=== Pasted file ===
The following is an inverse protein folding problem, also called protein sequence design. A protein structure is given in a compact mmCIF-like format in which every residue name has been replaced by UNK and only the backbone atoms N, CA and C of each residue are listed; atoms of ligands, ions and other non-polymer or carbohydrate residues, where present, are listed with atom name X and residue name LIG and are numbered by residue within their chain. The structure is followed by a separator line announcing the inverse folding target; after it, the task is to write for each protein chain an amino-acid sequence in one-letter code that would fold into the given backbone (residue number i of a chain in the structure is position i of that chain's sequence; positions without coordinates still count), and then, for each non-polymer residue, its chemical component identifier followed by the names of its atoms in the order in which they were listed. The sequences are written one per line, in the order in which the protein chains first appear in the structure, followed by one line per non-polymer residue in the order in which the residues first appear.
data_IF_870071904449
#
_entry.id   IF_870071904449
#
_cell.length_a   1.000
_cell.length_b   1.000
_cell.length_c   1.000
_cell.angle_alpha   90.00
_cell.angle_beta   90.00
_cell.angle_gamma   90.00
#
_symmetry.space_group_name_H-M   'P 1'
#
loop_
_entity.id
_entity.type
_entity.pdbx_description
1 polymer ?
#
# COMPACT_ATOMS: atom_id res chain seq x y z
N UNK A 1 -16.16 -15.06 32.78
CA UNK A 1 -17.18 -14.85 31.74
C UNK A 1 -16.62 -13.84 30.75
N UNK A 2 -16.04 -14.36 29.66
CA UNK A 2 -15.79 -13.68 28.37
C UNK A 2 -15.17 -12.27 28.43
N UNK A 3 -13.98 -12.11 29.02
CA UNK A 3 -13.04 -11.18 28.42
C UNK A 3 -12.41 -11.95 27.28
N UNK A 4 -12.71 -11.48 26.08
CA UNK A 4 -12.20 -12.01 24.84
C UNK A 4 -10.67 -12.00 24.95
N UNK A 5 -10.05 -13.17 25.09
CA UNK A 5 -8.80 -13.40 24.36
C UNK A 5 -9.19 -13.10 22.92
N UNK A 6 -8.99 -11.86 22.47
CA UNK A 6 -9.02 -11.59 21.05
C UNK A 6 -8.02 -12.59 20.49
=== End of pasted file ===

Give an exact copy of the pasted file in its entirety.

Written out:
The following is an inverse protein folding problem, also called protein sequence design. A protein structure is given in a compact mmCIF-like format in which every residue name has been replaced by UNK and only the backbone atoms N, CA and C of each residue are listed; atoms of ligands, ions and other non-polymer or carbohydrate residues, where present, are listed with atom name X and residue name LIG and are numbered by residue within their chain. The structure is followed by a separator line announcing the inverse folding target; after it, the task is to write for each protein chain an amino-acid sequence in one-letter code that would fold into the given backbone (residue number i of a chain in the structure is position i of that chain's sequence; positions without coordinates still count), and then, for each non-polymer residue, its chemical component identifier followed by the names of its atoms in the order in which they were listed. The sequences are written one per line, in the order in which the protein chains first appear in the structure, followed by one line per non-polymer residue in the order in which the residues first appear.
data_IF_870071904449
#
_entry.id   IF_870071904449
#
_cell.length_a   1.000
_cell.length_b   1.000
_cell.length_c   1.000
_cell.angle_alpha   90.00
_cell.angle_beta   90.00
_cell.angle_gamma   90.00
#
_symmetry.space_group_name_H-M   'P 1'
#
loop_
_entity.id
_entity.type
_entity.pdbx_description
1 polymer ?
#
# COMPACT_ATOMS: atom_id res chain seq x y z
N UNK A 1 -16.16 -15.06 32.78
CA UNK A 1 -17.18 -14.85 31.74
C UNK A 1 -16.62 -13.84 30.75
N UNK A 2 -16.04 -14.36 29.66
CA UNK A 2 -15.79 -13.68 28.37
C UNK A 2 -15.17 -12.27 28.43
N UNK A 3 -13.98 -12.11 29.02
CA UNK A 3 -13.04 -11.18 28.42
C UNK A 3 -12.41 -11.95 27.28
N UNK A 4 -12.71 -11.48 26.08
CA UNK A 4 -12.20 -12.01 24.84
C UNK A 4 -10.67 -12.00 24.95
N UNK A 5 -10.05 -13.17 25.09
CA UNK A 5 -8.80 -13.40 24.36
C UNK A 5 -9.19 -13.10 22.92
N UNK A 6 -8.99 -11.86 22.47
CA UNK A 6 -9.02 -11.59 21.05
C UNK A 6 -8.02 -12.59 20.49